During May 2019, Georgia lawmakers passed the controversial Living Infants Fairness and Equality Act. Commonly known as the “heartbeat” bill, the law prohibits pregnant women from getting an abortion once fetal cardiac activity is detected. This occurs roughly six weeks into a pregnancy, before many women realize they are pregnant. The law was originally set to go into effect on Jan. 1, 2020, but U.S. District Court Judge Steve J. Jones blocked the legislation on Oct. 1.
Following the new development, The Red & Black decided to ask University of Georgia students what they thought of the “heartbeat” bill.
Uzochi Agbanelo is a junior international affairs major.
“It was weird to have people debating something that personal … I thought it was very unrepresentative of the society to just debate on a woman’s body. And on something that is so personal to a person, just debating it in the open without actually asking questions like taking polls or asking girls what they think about this. For example, get the word on the situation of why girls get pregnant before they’re ready to have a baby … I felt bad because it was like they were trying to take off the topsoil without actually digging in to find out what the problem is.”
Jonathan Schulz is a sophomore cell biology major.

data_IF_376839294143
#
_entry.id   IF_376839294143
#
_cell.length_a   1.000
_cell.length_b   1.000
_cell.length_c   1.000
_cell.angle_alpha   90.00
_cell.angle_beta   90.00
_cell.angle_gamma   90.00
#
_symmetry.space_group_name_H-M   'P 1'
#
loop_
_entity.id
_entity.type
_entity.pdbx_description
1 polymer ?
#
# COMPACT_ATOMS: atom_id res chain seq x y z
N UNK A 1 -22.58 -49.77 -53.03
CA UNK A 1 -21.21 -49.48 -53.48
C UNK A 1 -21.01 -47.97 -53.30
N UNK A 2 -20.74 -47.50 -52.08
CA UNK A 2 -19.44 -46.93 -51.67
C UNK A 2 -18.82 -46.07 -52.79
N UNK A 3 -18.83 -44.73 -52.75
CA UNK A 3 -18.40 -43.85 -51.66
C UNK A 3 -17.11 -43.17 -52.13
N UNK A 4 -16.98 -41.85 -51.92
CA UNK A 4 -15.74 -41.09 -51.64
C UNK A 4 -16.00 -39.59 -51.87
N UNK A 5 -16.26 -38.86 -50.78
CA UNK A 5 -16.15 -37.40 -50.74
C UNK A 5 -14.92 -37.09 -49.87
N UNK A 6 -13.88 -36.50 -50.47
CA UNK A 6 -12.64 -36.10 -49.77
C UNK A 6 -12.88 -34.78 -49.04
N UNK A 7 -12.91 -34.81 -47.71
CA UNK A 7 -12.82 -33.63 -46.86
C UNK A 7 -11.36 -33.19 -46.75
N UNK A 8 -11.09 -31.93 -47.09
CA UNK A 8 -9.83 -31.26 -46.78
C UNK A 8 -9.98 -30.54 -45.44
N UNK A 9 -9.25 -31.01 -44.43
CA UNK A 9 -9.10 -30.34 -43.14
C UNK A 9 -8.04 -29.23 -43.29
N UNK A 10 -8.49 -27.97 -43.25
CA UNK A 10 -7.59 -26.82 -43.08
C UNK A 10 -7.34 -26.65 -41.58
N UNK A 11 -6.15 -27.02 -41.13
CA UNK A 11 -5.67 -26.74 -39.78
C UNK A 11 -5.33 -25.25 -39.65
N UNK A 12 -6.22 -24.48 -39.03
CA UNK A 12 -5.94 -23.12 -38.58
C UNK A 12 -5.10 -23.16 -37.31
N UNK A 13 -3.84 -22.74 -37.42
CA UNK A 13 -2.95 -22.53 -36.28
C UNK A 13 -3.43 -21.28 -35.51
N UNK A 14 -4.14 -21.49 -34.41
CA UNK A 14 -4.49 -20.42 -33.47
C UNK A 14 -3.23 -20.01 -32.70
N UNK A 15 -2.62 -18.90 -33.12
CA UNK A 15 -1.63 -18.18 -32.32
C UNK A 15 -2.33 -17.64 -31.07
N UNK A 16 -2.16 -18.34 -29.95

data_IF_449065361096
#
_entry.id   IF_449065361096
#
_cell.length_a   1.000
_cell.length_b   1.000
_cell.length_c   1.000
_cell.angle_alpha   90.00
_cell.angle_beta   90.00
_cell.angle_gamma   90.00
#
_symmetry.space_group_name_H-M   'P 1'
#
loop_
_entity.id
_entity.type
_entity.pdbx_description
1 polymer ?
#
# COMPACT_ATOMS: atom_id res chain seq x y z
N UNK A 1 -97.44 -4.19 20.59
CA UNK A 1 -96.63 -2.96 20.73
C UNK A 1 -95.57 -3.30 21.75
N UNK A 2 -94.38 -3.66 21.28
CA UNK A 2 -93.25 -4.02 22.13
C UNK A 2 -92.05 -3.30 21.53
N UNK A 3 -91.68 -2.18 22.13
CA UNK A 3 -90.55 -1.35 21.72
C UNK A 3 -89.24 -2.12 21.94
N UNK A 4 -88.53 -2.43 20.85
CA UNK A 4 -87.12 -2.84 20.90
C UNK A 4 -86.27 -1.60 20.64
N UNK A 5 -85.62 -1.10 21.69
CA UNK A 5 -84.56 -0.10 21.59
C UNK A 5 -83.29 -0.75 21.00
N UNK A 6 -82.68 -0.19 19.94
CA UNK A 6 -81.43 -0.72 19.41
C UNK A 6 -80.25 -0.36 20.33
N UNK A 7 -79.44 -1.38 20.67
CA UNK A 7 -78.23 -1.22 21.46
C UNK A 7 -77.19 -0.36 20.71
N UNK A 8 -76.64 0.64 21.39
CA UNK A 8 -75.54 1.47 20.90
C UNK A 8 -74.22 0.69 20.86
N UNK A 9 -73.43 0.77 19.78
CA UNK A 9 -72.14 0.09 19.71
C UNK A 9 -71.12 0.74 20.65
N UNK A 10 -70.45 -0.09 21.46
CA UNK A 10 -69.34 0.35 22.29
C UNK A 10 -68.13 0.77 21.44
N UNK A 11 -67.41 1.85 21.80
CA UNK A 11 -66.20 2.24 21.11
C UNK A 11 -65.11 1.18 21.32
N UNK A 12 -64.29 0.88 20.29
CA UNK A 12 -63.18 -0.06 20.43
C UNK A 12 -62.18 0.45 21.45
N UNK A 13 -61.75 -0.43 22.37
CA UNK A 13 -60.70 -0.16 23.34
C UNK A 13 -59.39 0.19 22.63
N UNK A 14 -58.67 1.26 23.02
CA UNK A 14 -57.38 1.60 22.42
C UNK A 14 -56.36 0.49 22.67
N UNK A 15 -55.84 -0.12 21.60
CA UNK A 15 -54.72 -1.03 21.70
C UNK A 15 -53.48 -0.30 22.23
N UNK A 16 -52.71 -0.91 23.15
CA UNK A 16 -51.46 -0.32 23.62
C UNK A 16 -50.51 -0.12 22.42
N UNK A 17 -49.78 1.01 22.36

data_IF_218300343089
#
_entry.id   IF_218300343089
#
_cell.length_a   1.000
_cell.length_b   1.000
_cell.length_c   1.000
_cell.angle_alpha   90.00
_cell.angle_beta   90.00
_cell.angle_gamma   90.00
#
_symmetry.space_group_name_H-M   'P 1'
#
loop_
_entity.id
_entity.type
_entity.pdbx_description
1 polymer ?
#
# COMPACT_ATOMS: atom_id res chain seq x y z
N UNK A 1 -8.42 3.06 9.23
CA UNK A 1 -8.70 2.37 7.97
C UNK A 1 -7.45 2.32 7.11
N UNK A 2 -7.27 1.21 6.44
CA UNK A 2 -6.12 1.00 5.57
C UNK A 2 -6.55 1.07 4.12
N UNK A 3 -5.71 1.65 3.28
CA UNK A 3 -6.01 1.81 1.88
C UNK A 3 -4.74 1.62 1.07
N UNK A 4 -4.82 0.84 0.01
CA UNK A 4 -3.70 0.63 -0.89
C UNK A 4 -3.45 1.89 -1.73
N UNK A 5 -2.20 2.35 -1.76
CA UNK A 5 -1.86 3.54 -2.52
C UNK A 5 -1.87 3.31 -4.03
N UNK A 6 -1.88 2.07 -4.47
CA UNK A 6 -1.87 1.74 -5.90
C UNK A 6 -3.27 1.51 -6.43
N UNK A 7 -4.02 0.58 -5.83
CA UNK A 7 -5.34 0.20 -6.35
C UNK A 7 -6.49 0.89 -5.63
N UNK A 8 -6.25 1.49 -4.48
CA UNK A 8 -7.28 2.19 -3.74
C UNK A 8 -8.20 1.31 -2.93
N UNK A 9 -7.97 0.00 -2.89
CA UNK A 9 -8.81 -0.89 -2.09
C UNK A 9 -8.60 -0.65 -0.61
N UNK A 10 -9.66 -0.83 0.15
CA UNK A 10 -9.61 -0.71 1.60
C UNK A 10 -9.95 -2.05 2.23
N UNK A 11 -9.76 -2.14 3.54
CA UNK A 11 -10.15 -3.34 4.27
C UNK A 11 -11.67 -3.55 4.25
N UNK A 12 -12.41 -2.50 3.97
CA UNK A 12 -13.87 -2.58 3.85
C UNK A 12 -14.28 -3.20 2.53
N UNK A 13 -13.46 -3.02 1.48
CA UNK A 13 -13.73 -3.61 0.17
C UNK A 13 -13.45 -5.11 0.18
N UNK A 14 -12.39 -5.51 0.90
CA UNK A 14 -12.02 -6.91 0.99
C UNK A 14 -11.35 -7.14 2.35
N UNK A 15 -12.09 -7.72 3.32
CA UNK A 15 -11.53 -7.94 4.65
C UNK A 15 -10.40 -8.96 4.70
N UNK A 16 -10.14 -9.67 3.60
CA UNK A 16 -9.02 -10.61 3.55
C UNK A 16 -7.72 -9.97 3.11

“I’m a Christian, so I’m a follower of God. So when it comes to issues of abortion, I understand that they’re very heated and I try to be really sensitive, myself. Because I’m a Christian, I believe everyone has a soul created by God that’s precious … When it comes to things like abortion, I personally am very aggrieved with abortions because I believe that someone’s soul that never had an opportunity to do what they were created to do on this earth. So I guess for me, personally, I’m generally against abortions, but I also understand there are so many traumatic experiences for these women who sometimes have to get abortions because that’s their only option … I openly admit I don’t know a lot of things … So when it comes to something like that, I’m just trying to learn.”
Amber Smith is a senior journalism major.
“I have mixed feelings about [the bill]. Although I feel that a life should belong to an individual person, I feel that a woman should have control over what happens to her body and that legislation should not interfere with that decision because it should be a personal choice and not something dictated by legislation.”
Jamie Ropelewski is a fifth-year genetics major.
“I think that [Georgia lawmakers] were overstepping the boundaries and the abilities that they had to decide for a woman … They had completely stepped over that line. That’s not their business, so I’m glad that it was held up because it was borderline unconstitutional … And then in the fact that they were messing with insurance and birth control and things like that. That’s not acceptable. They were trying to make it illegal, but they’re not making it illegal. They’re just making it more dangerous for women because it’s still going to happen no matter what.”
Gabrion Johnson is a senior financial planning major.
“I don’t really support government regulating what women do with their bodies to that extent. To me, that’s too aggressive. And it’s pretty asinine that [Georgia lawmakers] feel as though they have the right to do that. Also, when the people voting on it isn’t really a representation of women … Because most of them are older white men who are voting on it.”